A new study says the population in midwestern rural areas is becoming increasingly male-dominated. Researchers at the University of Nebraska find the proportion of young men in areas with 800 or fewer people in Nebraska and Kansas jumped by nearly 40% as residents aged.
Researcher Robert Shepard says the findings suggest that young women are leaving rural areas after college while men are sticking around.
“There is a lot of awareness that younger people are leaving rural communities,” Shepard said. “Where some of the men can come back, because there are a lot of traditionally male jobs like agriculture and industry to return to, many rural communities don’t often provide the same opportunity to women. As long as that imbalance is there, it’s going to limit the development or growth of that age group.”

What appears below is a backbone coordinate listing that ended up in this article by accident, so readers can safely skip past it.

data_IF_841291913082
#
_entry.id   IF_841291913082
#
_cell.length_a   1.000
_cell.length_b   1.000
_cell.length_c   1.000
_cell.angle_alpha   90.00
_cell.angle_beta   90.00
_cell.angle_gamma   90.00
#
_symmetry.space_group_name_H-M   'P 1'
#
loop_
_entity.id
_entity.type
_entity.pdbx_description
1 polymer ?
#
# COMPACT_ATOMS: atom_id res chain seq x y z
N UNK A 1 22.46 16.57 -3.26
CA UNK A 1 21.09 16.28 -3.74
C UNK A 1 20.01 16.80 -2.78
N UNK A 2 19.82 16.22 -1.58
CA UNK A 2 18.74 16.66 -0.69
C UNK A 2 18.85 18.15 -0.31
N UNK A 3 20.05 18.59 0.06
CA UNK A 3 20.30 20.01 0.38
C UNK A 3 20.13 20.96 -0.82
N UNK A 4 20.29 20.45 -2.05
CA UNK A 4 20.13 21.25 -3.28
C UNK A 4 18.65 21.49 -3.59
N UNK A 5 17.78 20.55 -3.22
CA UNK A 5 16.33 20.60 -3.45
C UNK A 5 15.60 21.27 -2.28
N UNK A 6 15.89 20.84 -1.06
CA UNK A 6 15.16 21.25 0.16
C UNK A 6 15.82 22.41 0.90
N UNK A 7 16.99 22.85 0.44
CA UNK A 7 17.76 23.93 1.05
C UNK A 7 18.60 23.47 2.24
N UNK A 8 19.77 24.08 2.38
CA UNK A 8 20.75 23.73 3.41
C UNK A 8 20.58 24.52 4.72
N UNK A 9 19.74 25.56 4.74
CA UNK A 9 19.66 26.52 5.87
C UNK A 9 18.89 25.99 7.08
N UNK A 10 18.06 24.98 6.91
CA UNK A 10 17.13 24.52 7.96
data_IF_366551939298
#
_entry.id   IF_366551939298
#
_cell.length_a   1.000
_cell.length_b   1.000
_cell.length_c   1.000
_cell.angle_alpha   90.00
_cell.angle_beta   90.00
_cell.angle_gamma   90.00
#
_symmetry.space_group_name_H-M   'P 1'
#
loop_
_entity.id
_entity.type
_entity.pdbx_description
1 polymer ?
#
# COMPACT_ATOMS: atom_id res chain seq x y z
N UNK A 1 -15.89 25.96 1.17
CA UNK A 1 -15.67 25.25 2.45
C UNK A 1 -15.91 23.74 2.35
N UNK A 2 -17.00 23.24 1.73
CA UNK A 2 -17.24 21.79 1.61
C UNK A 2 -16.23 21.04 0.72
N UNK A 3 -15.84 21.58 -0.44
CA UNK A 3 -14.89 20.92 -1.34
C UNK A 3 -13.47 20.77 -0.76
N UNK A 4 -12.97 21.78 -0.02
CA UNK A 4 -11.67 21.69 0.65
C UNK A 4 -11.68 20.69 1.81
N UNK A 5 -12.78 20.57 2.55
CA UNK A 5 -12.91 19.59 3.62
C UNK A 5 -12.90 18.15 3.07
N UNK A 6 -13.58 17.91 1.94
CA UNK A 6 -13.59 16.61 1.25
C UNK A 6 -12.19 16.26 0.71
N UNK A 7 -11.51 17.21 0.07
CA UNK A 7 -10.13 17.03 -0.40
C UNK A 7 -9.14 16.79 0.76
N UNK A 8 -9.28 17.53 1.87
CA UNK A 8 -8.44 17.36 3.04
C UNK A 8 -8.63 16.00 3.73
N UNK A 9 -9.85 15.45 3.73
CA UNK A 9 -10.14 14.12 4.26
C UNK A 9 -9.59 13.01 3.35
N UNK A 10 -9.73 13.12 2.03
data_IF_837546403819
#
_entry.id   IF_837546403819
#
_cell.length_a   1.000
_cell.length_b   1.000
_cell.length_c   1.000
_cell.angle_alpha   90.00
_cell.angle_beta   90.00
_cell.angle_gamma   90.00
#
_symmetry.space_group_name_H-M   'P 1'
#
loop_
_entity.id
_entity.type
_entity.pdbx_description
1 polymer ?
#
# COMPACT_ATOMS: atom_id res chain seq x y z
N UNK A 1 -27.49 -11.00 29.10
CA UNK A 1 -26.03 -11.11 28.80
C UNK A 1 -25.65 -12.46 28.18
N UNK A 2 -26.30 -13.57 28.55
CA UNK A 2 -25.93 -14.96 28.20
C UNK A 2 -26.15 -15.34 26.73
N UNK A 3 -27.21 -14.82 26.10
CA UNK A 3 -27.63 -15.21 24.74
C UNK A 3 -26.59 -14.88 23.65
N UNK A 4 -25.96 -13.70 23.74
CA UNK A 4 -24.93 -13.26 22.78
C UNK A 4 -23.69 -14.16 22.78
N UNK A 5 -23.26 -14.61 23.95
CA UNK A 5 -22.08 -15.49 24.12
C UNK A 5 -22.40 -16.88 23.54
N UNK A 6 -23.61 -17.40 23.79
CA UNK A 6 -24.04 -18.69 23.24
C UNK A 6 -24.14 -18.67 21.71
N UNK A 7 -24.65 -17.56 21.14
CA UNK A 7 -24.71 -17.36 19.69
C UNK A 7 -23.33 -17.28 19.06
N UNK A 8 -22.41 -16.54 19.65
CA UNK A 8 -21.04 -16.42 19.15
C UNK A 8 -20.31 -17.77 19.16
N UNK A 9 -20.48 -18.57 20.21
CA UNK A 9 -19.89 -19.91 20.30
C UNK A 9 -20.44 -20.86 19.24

Shepherd found a growing proportion of young women in urban areas during the post-college years. Major cities and suburbs, including Omaha and Kansas City, Kan., had nearly equal ratios of males and females in the 22-to-27 age group. In several others, including Topeka, Kan., and Scottsbluff, women outnumbered men in their age group.
College may be a significant reason why many young women leave rural communities, Shepard said. As of 2000, women comprised 56 percent of 25- to 29-year-olds with at least four years of higher education. Social and economic reasons often prevent college graduates from returning home—they may have formed bonds with new people or the rural job market may be unfavorable.